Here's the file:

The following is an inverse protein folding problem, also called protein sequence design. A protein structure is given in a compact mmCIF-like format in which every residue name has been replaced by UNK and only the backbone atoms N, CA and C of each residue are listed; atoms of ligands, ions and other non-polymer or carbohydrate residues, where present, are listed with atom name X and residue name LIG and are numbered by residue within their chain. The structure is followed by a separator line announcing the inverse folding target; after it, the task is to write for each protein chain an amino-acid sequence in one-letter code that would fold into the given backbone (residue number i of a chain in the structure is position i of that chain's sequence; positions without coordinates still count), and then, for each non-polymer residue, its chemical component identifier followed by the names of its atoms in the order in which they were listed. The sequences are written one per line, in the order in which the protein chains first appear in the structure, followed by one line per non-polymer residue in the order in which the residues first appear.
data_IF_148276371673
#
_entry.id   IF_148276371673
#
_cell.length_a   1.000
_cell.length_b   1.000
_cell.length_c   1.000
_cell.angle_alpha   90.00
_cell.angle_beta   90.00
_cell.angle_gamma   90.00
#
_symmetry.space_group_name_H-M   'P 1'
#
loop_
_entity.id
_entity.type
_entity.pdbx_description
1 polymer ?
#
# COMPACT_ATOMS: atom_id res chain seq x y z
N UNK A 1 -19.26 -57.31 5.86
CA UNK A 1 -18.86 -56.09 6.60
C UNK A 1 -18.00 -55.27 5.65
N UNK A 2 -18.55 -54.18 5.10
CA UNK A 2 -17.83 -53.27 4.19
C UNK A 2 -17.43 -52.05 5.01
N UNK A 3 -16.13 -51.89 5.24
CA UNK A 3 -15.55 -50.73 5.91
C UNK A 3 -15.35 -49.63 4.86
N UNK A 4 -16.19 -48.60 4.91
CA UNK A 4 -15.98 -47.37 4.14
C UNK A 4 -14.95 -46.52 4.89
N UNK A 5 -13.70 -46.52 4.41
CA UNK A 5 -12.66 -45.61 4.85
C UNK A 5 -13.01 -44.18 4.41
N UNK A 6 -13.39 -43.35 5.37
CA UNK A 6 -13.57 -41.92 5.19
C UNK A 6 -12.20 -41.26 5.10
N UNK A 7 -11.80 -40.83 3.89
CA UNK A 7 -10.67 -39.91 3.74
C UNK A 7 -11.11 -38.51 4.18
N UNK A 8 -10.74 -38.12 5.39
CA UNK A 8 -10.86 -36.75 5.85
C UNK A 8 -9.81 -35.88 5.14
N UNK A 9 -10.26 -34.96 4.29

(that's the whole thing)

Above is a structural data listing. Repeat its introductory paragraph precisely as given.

The following is an inverse protein folding problem, also called protein sequence design. A protein structure is given in a compact mmCIF-like format in which every residue name has been replaced by UNK and only the backbone atoms N, CA and C of each residue are listed; atoms of ligands, ions and other non-polymer or carbohydrate residues, where present, are listed with atom name X and residue name LIG and are numbered by residue within their chain. The structure is followed by a separator line announcing the inverse folding target; after it, the task is to write for each protein chain an amino-acid sequence in one-letter code that would fold into the given backbone (residue number i of a chain in the structure is position i of that chain's sequence; positions without coordinates still count), and then, for each non-polymer residue, its chemical component identifier followed by the names of its atoms in the order in which they were listed. The sequences are written one per line, in the order in which the protein chains first appear in the structure, followed by one line per non-polymer residue in the order in which the residues first appear.